Having done this, the system, in real time, renders the avatars. If the rendering is sufficiently realistic, only the avatar information is needed to visualize the human on the recipient’s end. A relevant demonstration, the Digital Emily Project, was made in 2008 in a post processing (as opposed to real time) environment.
On the other hand, if the rendering is slightly unrealistic, people will feel uncomfortable about it. It will look like a robot pretending to be human, Max Headroom style. Such robots fall into the undesirable Uncanny Valley.
If this is the case, the system can calculate the difference (or Δ, delta) between the (unrealistic) avatar rendering and the video image of the user. The avatar information and the delta stream, encoded e.g. in H.265, is transferred across the network to the recipient. These are joined by the recipient system to recreate the video image.
In a very crude experiment (below), we compare the image quality and file size between a JPEG image and an avatar-based codec. The file size for the avatar-based codec is only given for the delta file/stream. I have no way of calculating the file size of the avatar part of the codec (initial face mesh + texture + position + movement vector). This has to be small, relatively speaking, for the concept to have value.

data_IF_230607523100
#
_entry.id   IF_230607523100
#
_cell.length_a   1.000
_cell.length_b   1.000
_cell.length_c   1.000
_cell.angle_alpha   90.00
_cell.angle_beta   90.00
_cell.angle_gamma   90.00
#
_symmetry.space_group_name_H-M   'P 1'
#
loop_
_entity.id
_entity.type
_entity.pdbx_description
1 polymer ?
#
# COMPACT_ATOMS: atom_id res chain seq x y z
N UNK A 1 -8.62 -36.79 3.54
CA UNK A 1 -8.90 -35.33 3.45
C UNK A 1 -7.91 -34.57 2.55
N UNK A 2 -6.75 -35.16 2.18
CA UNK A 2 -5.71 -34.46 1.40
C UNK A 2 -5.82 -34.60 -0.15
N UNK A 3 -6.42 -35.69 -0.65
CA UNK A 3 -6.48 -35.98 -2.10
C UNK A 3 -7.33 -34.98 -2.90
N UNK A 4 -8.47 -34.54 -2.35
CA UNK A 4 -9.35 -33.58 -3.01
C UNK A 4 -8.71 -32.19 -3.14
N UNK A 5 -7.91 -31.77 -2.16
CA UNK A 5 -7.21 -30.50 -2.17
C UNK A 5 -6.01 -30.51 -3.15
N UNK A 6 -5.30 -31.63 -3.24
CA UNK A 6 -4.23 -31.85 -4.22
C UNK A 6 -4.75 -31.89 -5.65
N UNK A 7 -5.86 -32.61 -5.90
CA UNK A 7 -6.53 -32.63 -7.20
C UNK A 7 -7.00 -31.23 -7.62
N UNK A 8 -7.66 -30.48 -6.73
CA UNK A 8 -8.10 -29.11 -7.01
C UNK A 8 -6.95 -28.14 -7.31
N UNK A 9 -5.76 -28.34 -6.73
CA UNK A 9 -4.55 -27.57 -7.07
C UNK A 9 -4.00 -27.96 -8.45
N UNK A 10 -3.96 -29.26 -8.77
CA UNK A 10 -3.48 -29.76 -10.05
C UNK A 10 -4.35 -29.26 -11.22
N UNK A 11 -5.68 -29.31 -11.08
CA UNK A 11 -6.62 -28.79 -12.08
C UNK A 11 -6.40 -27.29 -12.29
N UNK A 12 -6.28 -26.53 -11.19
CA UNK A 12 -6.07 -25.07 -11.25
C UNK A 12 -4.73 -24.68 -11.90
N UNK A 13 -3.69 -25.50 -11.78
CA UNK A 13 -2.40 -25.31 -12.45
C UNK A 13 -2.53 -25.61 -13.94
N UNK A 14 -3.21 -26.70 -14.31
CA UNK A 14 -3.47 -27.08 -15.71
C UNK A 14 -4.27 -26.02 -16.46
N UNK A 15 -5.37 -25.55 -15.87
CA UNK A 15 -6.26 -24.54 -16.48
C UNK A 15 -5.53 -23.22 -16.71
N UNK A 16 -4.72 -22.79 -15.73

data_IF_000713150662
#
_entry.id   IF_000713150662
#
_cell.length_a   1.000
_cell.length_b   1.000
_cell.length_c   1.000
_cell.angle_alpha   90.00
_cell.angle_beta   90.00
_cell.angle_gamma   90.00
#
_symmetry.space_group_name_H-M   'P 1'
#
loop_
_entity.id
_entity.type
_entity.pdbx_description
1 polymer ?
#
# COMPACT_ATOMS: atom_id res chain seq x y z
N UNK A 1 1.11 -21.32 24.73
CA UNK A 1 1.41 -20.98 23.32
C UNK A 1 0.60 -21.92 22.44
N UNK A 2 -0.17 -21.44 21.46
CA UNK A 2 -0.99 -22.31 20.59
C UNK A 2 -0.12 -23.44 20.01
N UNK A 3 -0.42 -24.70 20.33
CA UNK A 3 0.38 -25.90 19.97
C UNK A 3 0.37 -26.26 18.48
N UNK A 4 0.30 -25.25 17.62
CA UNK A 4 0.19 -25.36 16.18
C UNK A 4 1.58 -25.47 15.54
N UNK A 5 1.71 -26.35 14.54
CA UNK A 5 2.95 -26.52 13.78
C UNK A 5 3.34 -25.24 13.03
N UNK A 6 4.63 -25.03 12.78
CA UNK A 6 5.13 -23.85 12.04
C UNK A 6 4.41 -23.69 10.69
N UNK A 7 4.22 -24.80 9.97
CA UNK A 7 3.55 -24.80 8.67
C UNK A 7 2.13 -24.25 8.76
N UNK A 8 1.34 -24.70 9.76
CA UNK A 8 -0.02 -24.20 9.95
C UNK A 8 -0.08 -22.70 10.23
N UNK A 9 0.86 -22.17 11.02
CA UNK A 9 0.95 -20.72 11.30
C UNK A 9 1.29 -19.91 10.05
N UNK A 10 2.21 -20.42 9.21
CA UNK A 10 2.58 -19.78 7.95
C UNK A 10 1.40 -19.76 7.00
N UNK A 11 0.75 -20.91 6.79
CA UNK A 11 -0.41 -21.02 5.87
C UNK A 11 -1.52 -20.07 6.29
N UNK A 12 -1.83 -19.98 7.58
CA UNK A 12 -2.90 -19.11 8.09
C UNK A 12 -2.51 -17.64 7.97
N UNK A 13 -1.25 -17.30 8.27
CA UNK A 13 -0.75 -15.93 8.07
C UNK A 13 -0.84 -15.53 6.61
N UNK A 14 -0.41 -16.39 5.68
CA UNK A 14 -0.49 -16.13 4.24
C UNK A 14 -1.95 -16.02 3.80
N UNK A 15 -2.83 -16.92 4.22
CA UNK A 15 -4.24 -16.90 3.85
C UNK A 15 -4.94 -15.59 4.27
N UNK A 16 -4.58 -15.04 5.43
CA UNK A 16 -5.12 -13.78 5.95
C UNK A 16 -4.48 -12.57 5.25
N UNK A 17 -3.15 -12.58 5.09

“Original” and “avatar” images are courtesy of the Digital Emily Project.
Observations when studying these images:
- Fundamental to the rationale for this process is that the avatar information and the delta stream combined is significantly smaller in size or/and has significantly higher visual quality than the corresponding non-avatar video codec.
- In the image of the simulated avatar based codec (bottom right), the most annoying compression artefacts are around eyes, nostrils and mouth. These areas were not given extra priority in this experiment. Since the system is anatomy aware, this can be improved. For such a system, this opportunity is also available for a normal video stream.
- The “photo” of the woman is, in fact, a rendering (for this experiment, I could not find a suitable pair of photo/ render comparison images). Also, the “avatar” rendering is just using a low quality “diffuse” technique. This makes the experiment unrealistic in a number of ways:
- A rendering can be much more realistic than the “avatar” image used here, giving a higher yield.